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The United States has now shot so many rhetorical arrows that its quiver of indignation is empty — and the world’s troublemakers may know it. An administration that ignores almost all of its own Obamacare deadlines surely cannot expect others to abide by any timetables it sets abroad.

There may be no viable solutions to the violence in Syria or Ukraine. The messes in Egypt and Libya, the Chinese provocations to their neighbors, the North Korean lunacy and the spiraling violence in Venezuela certainly have no easy answers. Not knowing quite what to do is not the same as knowing certainly what not to do.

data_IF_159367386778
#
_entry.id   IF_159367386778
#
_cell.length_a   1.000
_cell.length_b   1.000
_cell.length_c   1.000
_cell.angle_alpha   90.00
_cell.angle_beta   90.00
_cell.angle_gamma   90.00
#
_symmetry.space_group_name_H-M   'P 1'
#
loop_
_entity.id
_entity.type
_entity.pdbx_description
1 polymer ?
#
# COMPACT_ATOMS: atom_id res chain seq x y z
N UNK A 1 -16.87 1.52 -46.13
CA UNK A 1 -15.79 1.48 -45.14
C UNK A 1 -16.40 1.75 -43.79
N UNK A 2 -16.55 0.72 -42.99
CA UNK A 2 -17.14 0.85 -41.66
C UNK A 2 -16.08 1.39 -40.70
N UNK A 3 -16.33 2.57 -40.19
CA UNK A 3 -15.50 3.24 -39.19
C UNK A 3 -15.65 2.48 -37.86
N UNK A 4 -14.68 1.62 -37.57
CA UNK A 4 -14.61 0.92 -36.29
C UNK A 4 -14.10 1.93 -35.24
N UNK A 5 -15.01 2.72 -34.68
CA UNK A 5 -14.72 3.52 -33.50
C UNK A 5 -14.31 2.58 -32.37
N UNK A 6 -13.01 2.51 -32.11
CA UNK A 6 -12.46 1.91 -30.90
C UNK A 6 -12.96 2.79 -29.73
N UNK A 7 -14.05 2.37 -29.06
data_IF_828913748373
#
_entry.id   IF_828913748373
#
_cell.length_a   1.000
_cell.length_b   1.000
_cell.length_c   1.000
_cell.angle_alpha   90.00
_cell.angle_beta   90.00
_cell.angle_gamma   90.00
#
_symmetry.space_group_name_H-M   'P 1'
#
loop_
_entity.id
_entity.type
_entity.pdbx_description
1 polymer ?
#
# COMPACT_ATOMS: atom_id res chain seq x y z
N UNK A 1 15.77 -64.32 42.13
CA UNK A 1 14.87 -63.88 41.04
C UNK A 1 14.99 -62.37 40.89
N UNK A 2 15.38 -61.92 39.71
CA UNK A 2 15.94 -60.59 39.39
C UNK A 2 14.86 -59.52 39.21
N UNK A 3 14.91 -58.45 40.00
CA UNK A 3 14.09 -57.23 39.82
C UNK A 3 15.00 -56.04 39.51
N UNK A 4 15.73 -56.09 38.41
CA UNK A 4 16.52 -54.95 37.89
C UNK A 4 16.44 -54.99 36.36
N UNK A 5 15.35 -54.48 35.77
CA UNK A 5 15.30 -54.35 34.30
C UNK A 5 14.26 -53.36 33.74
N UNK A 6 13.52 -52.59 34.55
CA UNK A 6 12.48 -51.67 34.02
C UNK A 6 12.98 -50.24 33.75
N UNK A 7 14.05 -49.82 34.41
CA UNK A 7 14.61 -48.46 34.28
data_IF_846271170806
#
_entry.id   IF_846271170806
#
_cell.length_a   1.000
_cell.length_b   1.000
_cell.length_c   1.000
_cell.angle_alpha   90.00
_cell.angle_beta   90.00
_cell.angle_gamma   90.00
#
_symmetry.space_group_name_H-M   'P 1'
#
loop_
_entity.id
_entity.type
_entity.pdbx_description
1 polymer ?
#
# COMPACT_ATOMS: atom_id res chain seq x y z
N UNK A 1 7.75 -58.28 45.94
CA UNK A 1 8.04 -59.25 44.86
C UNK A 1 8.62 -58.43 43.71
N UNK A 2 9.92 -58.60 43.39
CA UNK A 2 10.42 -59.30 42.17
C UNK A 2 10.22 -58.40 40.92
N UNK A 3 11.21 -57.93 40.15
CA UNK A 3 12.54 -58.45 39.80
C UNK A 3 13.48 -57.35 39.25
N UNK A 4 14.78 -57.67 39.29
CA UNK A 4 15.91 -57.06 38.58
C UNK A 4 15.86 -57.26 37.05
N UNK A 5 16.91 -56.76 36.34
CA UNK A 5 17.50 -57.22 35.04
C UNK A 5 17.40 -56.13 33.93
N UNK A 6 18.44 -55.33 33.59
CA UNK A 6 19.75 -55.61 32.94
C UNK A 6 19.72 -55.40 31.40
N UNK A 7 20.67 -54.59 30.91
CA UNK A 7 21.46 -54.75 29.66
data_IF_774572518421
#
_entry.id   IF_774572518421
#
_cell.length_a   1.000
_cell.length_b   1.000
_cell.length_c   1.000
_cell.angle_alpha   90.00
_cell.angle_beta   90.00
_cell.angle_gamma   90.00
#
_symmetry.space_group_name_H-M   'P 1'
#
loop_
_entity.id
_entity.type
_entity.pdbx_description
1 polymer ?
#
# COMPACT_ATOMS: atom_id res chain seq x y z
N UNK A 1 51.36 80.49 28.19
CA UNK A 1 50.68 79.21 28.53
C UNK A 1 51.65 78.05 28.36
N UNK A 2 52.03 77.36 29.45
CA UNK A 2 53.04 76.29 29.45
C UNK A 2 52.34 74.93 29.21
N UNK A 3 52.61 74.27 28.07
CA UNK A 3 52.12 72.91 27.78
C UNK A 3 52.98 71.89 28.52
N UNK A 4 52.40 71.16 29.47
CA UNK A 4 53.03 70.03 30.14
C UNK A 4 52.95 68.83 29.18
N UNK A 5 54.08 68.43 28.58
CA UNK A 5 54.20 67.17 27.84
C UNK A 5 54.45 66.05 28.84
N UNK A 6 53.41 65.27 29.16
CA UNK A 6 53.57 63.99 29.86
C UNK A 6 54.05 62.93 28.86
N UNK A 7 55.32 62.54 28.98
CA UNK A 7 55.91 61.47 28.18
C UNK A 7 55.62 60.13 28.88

Although the United States alone seems to honor its promised deadlines of withdrawal from Afghanistan and Iraq, the world’s aggressors sense that the Obama administration’s bluster is predictably to be followed by more bluster. Therefore, they have decided to risk aggrandizements while they can. In the mind of Vladimir Putin, today Ukraine, tomorrow the Baltic States or Eastern Europe. For the Iranian theocrats, if chemical weapons are OK in Syria, why not nuclear weapons in Iran? For China, when Japan backs off, why shouldn’t Taiwan, South Korea or the Philippines?

Such a seemingly insignificant loss of deterrence is how wars often start — when an aggressive nation bets that loud words signal that consequences will never follow. So it is emboldened to up the ante and try something even riskier.

America’s outrage over deadlines and red lines is long past monotonous and empty — and the result has been an ever scarier world.

Victor Davis Hanson is a classicist and historian for the Hoover Institution at Stanford University.